Can we, please, just leave him alone?
Shahrukh Khan is an icon. In India, Pakistan, Bangladesh, Iran, Indonesia, Malaysia and the rest of the world – he’s an artist that does the job of crossing borders effortlessly. But he happens to be born an Indian and, by all accounts, at peace with his multiple identities.
So, when Lashkar-e-Taiba boss, Hafiz Saeed, whose new fondness for Hindi / Urdu cinema and actors has come as a bit of surprise to me, takes up cudgels for Shahrukh, and offers him security in Pakistan, one must question his motives.
On January 27, Saeed tweeted:
Sharukh Khan Should come to Pakistan if he is being persecuted for his faith; Islam. We will welcome him with an open heart…
Saeed’s blind hatred for everything Indian could help place his remarks in context, but what about Pakistan’s Interior Minister Rehman Malik, whose professed aim is to improve relations between Delhi and Islamabad?
On January 29, Malik said at a reception hosted by Indian High Commissioner Sharat Sabharwal in Islamabad that the government of India should provide security to Shahrukh:
He (Shah Rukh) is born Indian and he would like to remain Indian, but I will request the government of India (to) please provide him security. I would like to request all Indian brothers and sisters and all those who are talking in a negative way about Shah Rukh, they should know he is a movie star.
But, no one was talking in a negative way. It was an article that Shahrukh wrote to which Saeed and later Rehman Malik appeared to be responding to. There weren’t any active threats or protests happening against Sharukh the Actor, or questions raised about his religious identity at this point of time.
And, then jumped in Indian Home Secretary R.K. Singh and Information Minister Manish Tewari to declare that India was quite capable of looking after the security of its own citizens:
We are quite capable of looking after security of our own citizens…let him [Malik] worry about [the] security of his own [citizens, said Singh].
It was “irksome” to clarify a “non-existent” issue: Shahrukh himself went on to say:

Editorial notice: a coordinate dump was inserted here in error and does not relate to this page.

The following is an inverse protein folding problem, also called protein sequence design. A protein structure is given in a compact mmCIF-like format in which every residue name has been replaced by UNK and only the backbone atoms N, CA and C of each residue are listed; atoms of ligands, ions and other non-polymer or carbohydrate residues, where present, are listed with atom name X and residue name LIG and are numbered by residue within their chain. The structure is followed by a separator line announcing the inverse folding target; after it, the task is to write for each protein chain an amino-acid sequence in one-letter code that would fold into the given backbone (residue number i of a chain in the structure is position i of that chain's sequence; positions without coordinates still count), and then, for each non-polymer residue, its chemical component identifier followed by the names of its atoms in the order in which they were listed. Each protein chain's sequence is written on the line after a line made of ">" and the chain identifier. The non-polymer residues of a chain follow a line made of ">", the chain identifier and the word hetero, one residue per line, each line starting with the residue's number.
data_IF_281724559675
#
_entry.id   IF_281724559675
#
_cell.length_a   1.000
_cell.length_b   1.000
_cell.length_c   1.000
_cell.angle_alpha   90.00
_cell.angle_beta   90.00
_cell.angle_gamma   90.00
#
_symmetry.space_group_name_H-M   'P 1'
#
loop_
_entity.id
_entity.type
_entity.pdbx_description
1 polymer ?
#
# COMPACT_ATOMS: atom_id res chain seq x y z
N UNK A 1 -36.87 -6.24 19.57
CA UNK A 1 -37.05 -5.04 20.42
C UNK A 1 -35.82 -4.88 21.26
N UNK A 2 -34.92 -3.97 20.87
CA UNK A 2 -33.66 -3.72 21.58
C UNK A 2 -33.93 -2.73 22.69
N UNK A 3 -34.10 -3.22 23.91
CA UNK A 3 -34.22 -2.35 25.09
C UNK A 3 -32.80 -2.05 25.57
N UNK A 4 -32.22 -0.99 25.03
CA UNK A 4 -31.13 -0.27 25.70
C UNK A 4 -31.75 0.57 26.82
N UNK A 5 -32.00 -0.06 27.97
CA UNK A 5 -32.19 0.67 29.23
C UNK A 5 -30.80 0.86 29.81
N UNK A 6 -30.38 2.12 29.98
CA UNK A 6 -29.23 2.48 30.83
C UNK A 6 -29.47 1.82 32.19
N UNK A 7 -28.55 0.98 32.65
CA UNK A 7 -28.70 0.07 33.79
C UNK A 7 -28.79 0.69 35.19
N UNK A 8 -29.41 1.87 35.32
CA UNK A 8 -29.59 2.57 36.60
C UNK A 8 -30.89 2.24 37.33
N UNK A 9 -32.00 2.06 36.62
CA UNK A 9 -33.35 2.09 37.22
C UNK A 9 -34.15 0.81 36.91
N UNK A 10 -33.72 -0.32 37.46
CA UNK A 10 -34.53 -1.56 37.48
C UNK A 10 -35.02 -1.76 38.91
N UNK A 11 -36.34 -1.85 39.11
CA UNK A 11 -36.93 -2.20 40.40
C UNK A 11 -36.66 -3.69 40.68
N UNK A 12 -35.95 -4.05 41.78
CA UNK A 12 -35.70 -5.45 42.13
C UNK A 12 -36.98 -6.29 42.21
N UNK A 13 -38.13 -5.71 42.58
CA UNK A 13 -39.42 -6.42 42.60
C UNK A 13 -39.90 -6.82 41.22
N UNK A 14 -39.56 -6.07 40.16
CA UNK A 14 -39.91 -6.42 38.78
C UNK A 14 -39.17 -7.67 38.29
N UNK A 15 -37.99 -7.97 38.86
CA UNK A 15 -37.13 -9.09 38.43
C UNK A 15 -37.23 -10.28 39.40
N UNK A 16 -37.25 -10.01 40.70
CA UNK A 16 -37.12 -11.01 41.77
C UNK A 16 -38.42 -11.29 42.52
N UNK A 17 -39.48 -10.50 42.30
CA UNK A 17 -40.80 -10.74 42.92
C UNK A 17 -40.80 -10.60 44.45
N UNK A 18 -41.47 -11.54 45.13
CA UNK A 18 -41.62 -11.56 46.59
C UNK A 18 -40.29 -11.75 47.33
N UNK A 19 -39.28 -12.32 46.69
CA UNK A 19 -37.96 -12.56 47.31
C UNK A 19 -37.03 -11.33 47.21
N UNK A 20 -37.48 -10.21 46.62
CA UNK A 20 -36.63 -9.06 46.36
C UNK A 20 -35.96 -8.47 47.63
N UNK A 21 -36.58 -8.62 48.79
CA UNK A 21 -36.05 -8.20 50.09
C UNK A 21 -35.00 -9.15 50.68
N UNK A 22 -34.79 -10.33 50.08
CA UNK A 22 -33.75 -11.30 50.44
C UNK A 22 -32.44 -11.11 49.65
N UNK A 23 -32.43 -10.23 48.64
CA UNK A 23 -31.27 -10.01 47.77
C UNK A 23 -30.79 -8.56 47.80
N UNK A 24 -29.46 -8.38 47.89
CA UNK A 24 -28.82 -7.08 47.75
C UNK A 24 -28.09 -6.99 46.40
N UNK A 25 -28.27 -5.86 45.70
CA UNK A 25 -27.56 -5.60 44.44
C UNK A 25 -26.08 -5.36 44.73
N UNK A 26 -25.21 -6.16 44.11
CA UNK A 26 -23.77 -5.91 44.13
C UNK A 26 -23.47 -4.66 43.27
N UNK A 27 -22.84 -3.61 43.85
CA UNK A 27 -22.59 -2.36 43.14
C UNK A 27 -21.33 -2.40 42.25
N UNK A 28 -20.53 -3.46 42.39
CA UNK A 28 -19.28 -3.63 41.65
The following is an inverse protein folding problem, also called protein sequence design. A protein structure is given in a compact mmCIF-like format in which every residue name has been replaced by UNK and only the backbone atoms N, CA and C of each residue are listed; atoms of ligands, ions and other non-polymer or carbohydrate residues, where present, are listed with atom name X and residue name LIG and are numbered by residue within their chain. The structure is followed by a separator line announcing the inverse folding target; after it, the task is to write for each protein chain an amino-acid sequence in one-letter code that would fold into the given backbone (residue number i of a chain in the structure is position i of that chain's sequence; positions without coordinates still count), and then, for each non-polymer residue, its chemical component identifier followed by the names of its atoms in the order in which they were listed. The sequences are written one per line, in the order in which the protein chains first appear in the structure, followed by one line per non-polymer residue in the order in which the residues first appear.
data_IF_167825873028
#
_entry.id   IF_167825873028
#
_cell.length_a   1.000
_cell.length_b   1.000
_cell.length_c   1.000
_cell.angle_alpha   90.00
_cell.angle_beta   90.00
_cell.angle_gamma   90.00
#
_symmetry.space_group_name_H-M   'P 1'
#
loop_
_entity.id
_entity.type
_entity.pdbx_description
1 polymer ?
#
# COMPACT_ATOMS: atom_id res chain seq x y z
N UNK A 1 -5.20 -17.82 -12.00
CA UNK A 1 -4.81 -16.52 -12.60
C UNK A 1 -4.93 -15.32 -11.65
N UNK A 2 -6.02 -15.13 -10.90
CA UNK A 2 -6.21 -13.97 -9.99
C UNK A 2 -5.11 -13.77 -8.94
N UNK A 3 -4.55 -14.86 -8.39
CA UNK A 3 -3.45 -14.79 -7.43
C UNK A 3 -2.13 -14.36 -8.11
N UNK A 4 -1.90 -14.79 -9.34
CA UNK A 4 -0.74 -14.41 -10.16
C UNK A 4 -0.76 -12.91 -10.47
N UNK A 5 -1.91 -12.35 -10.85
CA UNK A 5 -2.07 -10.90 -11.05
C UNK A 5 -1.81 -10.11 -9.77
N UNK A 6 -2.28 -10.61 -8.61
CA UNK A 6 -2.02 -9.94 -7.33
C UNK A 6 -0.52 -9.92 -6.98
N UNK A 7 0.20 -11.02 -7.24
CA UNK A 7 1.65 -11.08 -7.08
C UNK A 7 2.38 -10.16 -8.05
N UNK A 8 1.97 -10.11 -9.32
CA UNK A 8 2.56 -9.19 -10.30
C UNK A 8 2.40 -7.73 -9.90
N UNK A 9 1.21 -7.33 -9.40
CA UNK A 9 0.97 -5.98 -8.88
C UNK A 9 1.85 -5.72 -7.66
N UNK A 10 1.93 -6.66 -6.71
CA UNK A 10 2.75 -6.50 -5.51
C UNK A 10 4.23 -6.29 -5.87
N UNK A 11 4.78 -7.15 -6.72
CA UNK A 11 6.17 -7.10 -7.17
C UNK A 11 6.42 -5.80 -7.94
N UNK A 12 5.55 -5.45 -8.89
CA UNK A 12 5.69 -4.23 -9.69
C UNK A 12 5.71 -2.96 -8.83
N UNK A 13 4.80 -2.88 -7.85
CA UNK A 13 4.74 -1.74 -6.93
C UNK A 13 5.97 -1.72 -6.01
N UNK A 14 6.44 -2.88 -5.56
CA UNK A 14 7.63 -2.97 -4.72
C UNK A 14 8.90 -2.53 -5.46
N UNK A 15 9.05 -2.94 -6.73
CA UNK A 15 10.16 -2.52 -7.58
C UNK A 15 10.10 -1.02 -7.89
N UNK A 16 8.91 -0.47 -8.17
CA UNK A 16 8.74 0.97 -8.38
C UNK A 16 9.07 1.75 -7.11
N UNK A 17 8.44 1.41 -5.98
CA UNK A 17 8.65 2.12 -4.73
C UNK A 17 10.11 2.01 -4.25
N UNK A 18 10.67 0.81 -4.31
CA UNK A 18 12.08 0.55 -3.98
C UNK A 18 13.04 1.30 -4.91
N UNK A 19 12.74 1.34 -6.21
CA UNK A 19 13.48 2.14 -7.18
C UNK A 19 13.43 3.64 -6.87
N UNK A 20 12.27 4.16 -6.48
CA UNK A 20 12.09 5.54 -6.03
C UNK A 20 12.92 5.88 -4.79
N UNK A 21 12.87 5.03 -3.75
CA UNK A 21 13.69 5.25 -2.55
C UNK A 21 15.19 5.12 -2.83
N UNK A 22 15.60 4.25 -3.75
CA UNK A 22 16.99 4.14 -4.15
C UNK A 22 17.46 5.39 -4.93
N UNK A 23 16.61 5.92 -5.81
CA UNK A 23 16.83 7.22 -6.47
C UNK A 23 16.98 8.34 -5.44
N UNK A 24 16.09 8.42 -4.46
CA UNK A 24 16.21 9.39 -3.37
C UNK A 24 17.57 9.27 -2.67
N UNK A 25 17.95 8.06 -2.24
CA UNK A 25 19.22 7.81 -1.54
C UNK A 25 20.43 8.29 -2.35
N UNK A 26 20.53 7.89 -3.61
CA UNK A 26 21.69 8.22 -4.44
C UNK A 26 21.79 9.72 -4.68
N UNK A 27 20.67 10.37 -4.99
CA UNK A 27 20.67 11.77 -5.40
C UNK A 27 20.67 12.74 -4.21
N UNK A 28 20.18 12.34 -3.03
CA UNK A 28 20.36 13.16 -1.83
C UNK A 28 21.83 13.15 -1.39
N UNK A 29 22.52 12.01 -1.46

I would like to tell all those who are offering me unsolicited advice that we in India are extremely safe and happy. We have an amazing democratic, free and secular way of life.
I think some of the people have not even read it [the article] and are reacting to comments of people, who in turn have also not read it. I implore everyone here to read the article and convey through your respective mediums of communications all the good things that it expresses to youngsters and my fellow Indians.
To me, it seems to be a case of Hafiz Saeed wanting to create more trouble for Shahrukh Khan (and Indian Muslims), Rehman Malik joining the band without bothering to read what Shahrukh wrote and the Indian establishment responding in a very Indian-government way to what was being said in Islamabad.
Whether Saeed can be directly linked to the 26/11 Mumbai terror attacks or not on the basis of evidence, the fact that he is the ideological fountainhead of “jihadi terror” in Pakistan cannot be disputed.
And, by continuing to play footsie with Saeed, the Pakistani establishment continues to raise questions about its intentions in dealing with mentors of terror like the Lashkar boss.
By appearing on the same side as Hafiz Saeed, Rehman Malik didn’t do Shahrukh Khan or Pakistan any favours. Whatever problems Indian Muslims face, “help” from Mr. Malik isn’t going to add to their security.
He probably knows that. But he should also know that succumbing to the demands of byte-and-camera journalism can do enormous damage to even larger-than-life personalities like Shahrukh Khan.
One can only wonder if Mr. Malik would be equally concerned about the “security” of a John Abraham or Hrithik Roshan.
Let’s not cast Shahrukh in this long-running India-Pakistan film entitled Tragedy and Farce.
Amit Baruah is an independent, Delhi-based journalist. He is the author of Dateline Islamabad and reported for The Hindu newspaper from Pakistan.
The views expressed by this blogger and in the following reader comments do not necessarily reflect the views and policies of the Dawn Media Group.